4th October 2011
Nearly 400 health experts, including many from Southampton, have signed an open letter to members of the House of Lords urging them to stop the Government's dangerous plans to reorganise and marketise the NHS.
Commenting on the letter's publication in today's Telegraph, Alan Whitehead MP said:
“Hundreds of leading health professionals, including many from Southampton, have signed this letter. This shows the extent of concern about these disastrous proposals among those who really know what they are talking about. It beggars belief that the Government talks about how much it wants to empower GPs, but when 400 GPs write to the Government explaining what a disaster their reorganisation will be, the Government ignores them all.
"I'll continue to work with local health workers on the frontline here in Southampton to do all we can to make the strongest possible case against this arrogant, wasteful and dangerous reorganisation scheme."
Alan voted against the Government's NHS and Social Care Bill in the Commons, but the Bill was carried through due to the votes of Conservatives and Liberal Democrat MPs. The Bill will now be debated in the House of Lords.
The full letter from local health experts to members of the Lords can be read below:
Dear Honourable Members of the House of Lords,
As public health doctors and specialists from within the NHS, academia and elsewhere, we write to express our concerns about the Health and Social Care Bill.
The Bill will do irreparable harm to the NHS, to individual patients and to society as a whole. It ushers in a significantly heightened degree of commercialisation and marketisation that will fragment patient care; aggravate risks to individual patient safety; erode medical ethics and trust within the health system; widen health inequalities; waste much money on attempts to regulate and manage competition; and undermine the ability of the health system to respond effectively and efficiently to communicable disease outbreaks and other public health emergencies.
While we welcome the emphasis placed on establishing a closer working relationship between public health and local government, the proposed reforms as a whole will disrupt, fragment and weaken the country’s public health capabilities.
The government claims that the reforms have the backing of the health professions. They do not. Neither do they have the general support of the public.
It is our professional judgement that the Health and Social Care Bill will erode the NHS’s ethical and cooperative foundations and that it will not deliver efficiency, quality, fairness or choice. We therefore request that you reject passage of the Health and Social Care Bill.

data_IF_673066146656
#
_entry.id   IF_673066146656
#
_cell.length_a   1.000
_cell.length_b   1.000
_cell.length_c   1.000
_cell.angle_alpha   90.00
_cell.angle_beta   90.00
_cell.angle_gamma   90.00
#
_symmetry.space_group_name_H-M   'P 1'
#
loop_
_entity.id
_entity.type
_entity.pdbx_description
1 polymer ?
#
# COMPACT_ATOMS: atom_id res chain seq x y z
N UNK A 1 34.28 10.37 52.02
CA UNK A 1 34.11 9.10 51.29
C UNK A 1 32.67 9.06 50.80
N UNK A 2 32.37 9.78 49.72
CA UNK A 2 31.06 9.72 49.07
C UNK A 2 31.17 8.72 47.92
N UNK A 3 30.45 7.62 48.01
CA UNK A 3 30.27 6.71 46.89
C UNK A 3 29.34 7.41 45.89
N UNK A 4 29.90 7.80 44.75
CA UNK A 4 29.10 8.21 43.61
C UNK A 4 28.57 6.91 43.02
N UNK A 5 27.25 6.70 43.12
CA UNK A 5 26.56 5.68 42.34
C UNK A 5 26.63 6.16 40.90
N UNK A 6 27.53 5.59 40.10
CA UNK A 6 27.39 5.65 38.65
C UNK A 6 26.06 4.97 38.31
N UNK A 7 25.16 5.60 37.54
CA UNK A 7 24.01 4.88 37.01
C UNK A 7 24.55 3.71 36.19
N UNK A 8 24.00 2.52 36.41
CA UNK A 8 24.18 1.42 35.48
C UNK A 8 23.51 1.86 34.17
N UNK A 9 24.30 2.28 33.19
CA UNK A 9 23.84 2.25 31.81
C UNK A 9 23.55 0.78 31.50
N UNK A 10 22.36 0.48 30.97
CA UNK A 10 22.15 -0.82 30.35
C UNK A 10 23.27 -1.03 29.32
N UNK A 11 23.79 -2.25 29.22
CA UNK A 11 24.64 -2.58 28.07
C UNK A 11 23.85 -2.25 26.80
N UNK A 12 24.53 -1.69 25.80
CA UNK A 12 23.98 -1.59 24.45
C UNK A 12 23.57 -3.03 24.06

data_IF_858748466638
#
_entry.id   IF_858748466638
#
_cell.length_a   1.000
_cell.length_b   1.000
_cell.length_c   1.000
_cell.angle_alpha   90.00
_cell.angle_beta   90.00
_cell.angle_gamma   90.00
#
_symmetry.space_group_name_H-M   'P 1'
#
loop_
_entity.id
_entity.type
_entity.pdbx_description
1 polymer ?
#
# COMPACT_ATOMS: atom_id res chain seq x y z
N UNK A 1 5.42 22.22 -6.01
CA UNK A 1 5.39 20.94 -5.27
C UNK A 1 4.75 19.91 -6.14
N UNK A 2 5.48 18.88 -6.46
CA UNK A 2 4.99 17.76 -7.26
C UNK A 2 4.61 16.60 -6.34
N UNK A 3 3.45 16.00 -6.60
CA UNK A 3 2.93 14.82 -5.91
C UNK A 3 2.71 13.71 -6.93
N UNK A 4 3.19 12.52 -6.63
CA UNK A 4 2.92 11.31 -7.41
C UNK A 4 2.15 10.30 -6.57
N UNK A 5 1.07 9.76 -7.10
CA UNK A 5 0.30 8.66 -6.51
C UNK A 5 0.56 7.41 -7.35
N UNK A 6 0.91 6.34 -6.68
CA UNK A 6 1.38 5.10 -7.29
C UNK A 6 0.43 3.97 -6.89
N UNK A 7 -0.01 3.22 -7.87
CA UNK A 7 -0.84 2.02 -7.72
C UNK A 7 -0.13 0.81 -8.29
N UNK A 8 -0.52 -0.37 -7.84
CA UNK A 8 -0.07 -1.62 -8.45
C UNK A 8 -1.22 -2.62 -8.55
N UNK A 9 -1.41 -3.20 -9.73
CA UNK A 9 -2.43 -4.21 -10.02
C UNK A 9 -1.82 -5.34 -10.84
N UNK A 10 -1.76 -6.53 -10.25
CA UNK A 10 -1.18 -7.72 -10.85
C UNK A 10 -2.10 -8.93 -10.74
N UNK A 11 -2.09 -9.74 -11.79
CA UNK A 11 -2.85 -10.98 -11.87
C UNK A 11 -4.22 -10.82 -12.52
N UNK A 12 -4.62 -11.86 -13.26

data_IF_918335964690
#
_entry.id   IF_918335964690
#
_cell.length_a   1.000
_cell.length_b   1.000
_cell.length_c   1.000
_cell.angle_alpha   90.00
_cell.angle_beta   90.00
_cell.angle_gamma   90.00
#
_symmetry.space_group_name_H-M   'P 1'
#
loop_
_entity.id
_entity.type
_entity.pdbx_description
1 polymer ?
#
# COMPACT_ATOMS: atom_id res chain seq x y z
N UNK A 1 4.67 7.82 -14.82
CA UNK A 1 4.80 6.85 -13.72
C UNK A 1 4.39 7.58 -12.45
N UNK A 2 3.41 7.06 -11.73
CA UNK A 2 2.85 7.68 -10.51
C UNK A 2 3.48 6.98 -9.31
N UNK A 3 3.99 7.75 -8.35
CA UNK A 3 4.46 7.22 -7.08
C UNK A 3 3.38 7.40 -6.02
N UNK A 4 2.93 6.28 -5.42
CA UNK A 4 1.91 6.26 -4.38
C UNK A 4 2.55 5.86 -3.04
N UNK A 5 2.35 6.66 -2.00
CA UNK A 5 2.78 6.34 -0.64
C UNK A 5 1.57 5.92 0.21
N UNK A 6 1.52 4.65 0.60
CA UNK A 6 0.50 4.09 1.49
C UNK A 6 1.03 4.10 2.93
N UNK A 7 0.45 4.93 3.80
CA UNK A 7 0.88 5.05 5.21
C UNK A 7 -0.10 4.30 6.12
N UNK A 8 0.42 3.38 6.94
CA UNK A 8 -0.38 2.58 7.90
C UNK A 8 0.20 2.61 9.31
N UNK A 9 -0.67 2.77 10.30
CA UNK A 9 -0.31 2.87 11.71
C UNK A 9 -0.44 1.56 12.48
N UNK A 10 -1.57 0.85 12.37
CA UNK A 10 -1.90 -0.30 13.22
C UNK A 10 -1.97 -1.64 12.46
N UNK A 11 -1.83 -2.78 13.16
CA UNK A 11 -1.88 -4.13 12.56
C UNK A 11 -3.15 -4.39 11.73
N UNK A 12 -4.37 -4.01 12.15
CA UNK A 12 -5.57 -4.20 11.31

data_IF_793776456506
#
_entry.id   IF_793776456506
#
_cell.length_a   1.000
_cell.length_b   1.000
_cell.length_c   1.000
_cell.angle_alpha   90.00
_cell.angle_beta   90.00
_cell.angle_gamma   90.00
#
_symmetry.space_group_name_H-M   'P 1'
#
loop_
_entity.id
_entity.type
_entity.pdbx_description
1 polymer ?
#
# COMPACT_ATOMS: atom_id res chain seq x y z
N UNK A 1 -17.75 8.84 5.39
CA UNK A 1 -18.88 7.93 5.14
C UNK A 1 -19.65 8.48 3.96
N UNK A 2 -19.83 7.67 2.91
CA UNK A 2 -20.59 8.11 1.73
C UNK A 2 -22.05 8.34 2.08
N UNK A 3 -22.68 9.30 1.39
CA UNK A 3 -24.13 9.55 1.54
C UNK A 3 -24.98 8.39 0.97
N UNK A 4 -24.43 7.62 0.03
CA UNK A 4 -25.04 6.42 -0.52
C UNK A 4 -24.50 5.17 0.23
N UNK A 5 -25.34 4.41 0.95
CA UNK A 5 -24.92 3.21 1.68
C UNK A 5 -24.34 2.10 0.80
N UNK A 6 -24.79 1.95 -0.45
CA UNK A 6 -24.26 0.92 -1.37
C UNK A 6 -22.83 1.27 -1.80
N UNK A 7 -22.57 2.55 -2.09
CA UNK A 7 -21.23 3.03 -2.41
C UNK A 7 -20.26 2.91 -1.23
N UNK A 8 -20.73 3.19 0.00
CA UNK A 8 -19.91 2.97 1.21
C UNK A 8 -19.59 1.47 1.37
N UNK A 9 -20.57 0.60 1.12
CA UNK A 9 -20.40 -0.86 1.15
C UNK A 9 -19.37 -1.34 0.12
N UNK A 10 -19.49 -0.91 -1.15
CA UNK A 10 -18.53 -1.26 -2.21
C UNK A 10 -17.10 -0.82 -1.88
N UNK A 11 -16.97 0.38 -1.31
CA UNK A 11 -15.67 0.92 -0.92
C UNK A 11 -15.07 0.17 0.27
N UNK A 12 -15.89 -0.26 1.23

Dr John Middleton
Senior NHS Director of Public Health
Dr Paul Edmondson-Jones MBE
Director of Public Health, NHS Portsmouth
Dr David McCoy
Associate Director of Public Health, Inner North West London PCT
Professor Sir Michael Marmot
University College London
Professor Sir Andy Haines
Professor of Public Health & Primary Care, London School of Hygiene and Tropical Medicine
Professor Martin McKee, CBE
Professor of European Public Health, London School of Hygiene and Tropical Medicine
Professor Allyson Pollock
Professor of Public Health Research and Policy, Queen Mary, University of London
Dr Bobbie Jacobson OBE,
NHS Public Health Consultant
Professor John R Ashton, CBE
Direct of Public Health, Cumbria
Professor Rosalind Raine
Professor of Health Care Evaluation, University College London
Professor Alan Maryon-Davis
Hon Professor of Public Health, Kings College London and Immediate Past President of the UK Faculty of Public Health
Dr RA Coates
Consultant in Public Health Medicine, Southampton City PCT
Emeritus Professor, University of Southampton
Dr Steve George
Reader in Public Health, University of Southampton
Dr Andrew Mortimore
Director of Public Health, Southampton
Dr Anna Morris
Specialty Registrar in Public Health, NHS Hampshire
Professor Paul Roderick
Professor of Public Health, University of Southampton
Professor of Public Health Nutrition, Southampton University
Together with three hundred and seventy five other signatories, including twenty-six Directors of Public Health, more than a hundred consultant public health physicians and more than a hundred professors.
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